Source: via Flickr.

With tax season in full swing, an audit is the last thing most people want. Fortunately, fewer than 1% of tax returns will be selected for an audit. And many audits can be cleared up by simply providing the necessary paperwork to back up legitimate tax deductions.

However, there are a few things that could catch the attention of the IRS and dramatically increase your chances of being audited. Here are three things to be aware of and how to prepare if any of them apply to you.

1. Did you give away a lot of money this year?
As you'll see in a minute, the recurring theme here is information on your tax return that is out of the ordinary. This especially goes for charitable contributions. The IRS knows how generous people of varying income levels tend to be, so if you're claiming that you contributed significantly more than taxpayers with similar income, the IRS may take a closer look.

For example, according to information released by the IRS, the average charitable deduction for filers with an AGI (adjusted gross income) of $100,000 is $3,344. So if one were to claim, say, $4,500 in contributions, it probably wouldn't be a red flag, but $10,000 in contributions might be.

The typical amount of charitable donations varies between 2% and 4% of AGI depending on income level, so as long as you aren't too far outside the normal range, the IRS is unlikely to look twice.

Now, if you have legitimate charitable contributions that are far above the normal amount, by all means, claim them. Just be prepared to thoroughly document every donation you're claiming, and you should be just fine in the event of an audit.

2. Excessive business losses and "creative" deductions
One group of people who catch the eye of the IRS are the self-employed and small-business owners. These entrepreneurs have many opportunities fudge the numbers, so the IRS pays close attention to their returns.

For example, if you take deductions year after year based on the claim that your small business is continually losing money, this could easily trigger an audit. Generally, businesses that never achieve a profit don't last long, and the IRS knows this.

Another tax break the IRS scrutinizes closely is the home office deduction. In order to legitimately claim this deduction, you need to have a room (or rooms) in your house that you use for the sole purpose of conducting your business. A computer cart in the corner of your living room doesn't count, nor does an office room that doubles as a guest bedroom.

The list goes on and on. Many people will try to write off vacations as "business travel" or claim depreciation of business assets that adds up to more than those assets are worth. The point here is that the folks at the IRS are smart. If you claim $5,000 in "business lunches" throughout the year and work in a business that doesn't typically involve much face time with clients, you're asking for an audit.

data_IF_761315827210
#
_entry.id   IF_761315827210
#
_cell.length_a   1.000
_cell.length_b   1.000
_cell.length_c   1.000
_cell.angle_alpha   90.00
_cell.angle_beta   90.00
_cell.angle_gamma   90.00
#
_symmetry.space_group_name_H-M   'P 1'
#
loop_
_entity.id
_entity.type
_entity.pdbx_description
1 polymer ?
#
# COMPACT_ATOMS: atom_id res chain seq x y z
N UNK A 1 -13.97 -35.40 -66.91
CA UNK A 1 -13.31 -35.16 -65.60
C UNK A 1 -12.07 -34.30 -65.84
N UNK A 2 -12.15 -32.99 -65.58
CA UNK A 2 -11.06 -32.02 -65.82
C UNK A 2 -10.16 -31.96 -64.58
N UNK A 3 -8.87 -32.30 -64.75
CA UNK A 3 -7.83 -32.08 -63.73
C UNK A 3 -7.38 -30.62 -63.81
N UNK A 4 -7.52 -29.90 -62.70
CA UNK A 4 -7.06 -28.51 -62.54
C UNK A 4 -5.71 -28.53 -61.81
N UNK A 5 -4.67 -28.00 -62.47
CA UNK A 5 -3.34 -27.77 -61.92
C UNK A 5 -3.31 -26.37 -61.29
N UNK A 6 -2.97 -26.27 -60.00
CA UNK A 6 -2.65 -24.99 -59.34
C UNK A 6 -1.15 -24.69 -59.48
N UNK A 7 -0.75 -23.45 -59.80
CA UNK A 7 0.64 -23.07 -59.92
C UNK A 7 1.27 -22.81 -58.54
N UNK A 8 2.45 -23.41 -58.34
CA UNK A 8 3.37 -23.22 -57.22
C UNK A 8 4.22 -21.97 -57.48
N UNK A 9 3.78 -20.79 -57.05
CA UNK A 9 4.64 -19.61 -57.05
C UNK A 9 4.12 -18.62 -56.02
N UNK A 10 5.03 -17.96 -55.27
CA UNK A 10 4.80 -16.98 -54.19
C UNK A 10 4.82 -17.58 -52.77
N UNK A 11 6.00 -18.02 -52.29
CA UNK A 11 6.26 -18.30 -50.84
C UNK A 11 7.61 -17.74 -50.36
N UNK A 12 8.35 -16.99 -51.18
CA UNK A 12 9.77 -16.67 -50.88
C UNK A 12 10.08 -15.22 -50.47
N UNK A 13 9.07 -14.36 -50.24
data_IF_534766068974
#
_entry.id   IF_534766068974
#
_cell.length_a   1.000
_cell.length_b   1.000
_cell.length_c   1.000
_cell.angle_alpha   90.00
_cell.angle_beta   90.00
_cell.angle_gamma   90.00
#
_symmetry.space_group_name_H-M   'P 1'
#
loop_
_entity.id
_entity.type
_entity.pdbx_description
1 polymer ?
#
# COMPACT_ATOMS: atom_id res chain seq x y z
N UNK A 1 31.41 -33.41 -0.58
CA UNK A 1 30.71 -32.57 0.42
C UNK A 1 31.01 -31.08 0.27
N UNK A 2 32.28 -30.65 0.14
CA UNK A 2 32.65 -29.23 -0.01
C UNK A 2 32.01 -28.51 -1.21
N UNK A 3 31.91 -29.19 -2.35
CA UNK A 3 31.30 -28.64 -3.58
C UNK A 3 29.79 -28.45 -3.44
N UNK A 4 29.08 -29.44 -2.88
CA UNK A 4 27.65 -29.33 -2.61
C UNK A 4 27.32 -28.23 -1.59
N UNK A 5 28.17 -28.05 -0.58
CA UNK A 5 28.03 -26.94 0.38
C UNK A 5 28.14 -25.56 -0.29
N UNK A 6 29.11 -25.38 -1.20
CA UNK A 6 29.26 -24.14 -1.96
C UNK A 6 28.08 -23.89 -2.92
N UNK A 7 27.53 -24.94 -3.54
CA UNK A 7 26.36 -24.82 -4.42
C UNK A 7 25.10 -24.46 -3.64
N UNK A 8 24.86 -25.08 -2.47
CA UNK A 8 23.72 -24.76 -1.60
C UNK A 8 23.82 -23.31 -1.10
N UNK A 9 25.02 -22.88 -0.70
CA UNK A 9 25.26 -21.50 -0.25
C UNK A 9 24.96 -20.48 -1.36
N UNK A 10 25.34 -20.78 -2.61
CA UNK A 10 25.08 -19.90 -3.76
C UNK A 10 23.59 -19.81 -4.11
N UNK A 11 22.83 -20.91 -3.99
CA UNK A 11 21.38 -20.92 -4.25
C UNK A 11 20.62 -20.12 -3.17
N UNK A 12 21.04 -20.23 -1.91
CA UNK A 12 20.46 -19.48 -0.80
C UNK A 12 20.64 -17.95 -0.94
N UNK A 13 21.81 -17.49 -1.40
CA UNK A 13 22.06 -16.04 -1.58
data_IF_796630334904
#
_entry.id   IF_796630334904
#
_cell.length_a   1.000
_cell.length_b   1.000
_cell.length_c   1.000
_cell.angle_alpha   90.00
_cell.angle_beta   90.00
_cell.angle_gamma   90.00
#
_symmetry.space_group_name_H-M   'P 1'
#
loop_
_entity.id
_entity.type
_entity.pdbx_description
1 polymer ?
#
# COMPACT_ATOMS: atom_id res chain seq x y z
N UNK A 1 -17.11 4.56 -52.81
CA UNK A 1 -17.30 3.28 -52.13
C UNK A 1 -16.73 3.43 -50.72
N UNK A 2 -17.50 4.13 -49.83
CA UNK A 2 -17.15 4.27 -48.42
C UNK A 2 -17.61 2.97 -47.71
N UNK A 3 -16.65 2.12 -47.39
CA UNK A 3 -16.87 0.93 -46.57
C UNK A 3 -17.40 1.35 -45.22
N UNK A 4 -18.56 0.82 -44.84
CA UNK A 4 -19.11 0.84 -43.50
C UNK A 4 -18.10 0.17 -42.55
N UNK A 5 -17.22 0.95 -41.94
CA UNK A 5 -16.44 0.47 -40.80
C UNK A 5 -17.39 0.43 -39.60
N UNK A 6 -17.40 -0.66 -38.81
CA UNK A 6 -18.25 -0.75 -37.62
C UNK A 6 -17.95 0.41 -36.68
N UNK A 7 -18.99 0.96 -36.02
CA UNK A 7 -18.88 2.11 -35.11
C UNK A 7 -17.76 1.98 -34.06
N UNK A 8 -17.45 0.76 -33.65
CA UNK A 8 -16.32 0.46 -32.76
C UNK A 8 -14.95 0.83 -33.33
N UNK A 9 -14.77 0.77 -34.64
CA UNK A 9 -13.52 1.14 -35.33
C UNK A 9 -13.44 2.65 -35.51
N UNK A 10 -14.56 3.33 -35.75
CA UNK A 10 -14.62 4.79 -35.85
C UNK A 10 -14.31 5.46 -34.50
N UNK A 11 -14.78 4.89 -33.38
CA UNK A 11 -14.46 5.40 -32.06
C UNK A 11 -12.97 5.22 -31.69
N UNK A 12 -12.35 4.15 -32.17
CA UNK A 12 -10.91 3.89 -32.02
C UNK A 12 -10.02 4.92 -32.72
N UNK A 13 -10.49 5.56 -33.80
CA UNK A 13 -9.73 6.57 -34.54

So, before you decide to get "creative" with your business deductions, bear in mind that the likelihood of an audit triples for small-business owners and tenfold for those with incomes over $100,000. That said, as with charitable contributions, if you have a large but legitimate business deduction, you should claim it. Just be aware that you're likely to get more scrutiny from the IRS, so you should be prepared to back it up.

3. Income numbers that don't match
Perhaps the easiest way to get audited is not to include all of your income on your tax return. When a company issues you a W-2 or 1099 form, that information is also sent along to the IRS.

The IRS calculates your income information based on what it receives, and if their calculations don't match up to yours, it is a major red flag.

Now, this sounds like common sense, but too many people neglect (or forget) to report certain sources of income, especially smaller ones. For example, if you have three W-2s this year for $50,000, $30,000, and $5,000, but you only report the first two, you're putting yourself at a major risk of an audit.

What to do if you're an "outlier"
There are plenty of other things you can do that will catch the IRS' attention, and most of them involve claiming tax breaks that the IRS considers out of the ordinary. However, if you qualify for one, it doesn't mean you should be too worried, so long as you can document it.

Make sure you can thoroughly back up any deductions you claim -- particularly anything large or unusual -- and you should have nothing to worry about, even if you do end up getting audited.

Try any of our Foolish newsletter services free for 30 days. We Fools may not all hold the same opinions, but we all believe that considering a diverse range of insights makes us better investors. The Motley Fool has a disclosure policy.